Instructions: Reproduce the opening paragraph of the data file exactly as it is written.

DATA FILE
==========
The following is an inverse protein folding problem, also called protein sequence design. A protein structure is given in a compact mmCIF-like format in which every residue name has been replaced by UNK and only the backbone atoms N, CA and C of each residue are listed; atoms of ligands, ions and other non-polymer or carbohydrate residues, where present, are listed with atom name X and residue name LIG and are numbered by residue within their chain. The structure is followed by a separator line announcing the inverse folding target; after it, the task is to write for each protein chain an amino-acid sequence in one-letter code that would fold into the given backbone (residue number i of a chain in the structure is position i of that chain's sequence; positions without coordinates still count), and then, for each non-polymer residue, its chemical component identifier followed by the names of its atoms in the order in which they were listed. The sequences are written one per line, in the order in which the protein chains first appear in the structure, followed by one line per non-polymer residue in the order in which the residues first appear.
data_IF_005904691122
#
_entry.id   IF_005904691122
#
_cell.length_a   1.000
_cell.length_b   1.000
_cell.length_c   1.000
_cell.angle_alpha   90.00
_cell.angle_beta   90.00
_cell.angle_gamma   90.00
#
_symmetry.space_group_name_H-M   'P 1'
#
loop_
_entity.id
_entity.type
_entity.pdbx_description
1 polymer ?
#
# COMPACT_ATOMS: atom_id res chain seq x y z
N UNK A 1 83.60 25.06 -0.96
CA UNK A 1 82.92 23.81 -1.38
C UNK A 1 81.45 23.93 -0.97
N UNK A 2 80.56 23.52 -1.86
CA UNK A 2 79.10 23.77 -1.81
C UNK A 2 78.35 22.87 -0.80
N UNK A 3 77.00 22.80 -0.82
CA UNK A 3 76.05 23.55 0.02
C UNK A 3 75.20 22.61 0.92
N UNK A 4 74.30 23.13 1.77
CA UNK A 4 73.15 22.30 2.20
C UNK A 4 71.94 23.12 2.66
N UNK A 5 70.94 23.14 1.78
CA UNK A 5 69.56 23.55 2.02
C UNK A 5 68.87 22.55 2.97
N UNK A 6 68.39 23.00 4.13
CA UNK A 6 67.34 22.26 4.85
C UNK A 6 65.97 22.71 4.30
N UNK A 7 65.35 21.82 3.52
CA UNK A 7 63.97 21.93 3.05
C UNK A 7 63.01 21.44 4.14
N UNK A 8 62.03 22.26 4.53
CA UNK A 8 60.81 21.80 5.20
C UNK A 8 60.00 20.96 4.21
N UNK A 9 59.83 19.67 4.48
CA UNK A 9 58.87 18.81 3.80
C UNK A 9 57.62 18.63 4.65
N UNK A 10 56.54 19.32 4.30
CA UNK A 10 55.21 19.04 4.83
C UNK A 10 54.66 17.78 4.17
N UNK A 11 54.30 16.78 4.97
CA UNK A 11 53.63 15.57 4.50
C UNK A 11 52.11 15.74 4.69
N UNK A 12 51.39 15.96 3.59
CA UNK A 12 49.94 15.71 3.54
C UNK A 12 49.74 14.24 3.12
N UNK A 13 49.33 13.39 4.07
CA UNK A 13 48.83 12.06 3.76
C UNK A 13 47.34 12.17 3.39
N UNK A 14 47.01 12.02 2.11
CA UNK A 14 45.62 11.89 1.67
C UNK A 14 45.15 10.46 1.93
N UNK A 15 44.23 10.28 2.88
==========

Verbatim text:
The following is an inverse protein folding problem, also called protein sequence design. A protein structure is given in a compact mmCIF-like format in which every residue name has been replaced by UNK and only the backbone atoms N, CA and C of each residue are listed; atoms of ligands, ions and other non-polymer or carbohydrate residues, where present, are listed with atom name X and residue name LIG and are numbered by residue within their chain. The structure is followed by a separator line announcing the inverse folding target; after it, the task is to write for each protein chain an amino-acid sequence in one-letter code that would fold into the given backbone (residue number i of a chain in the structure is position i of that chain's sequence; positions without coordinates still count), and then, for each non-polymer residue, its chemical component identifier followed by the names of its atoms in the order in which they were listed. The sequences are written one per line, in the order in which the protein chains first appear in the structure, followed by one line per non-polymer residue in the order in which the residues first appear.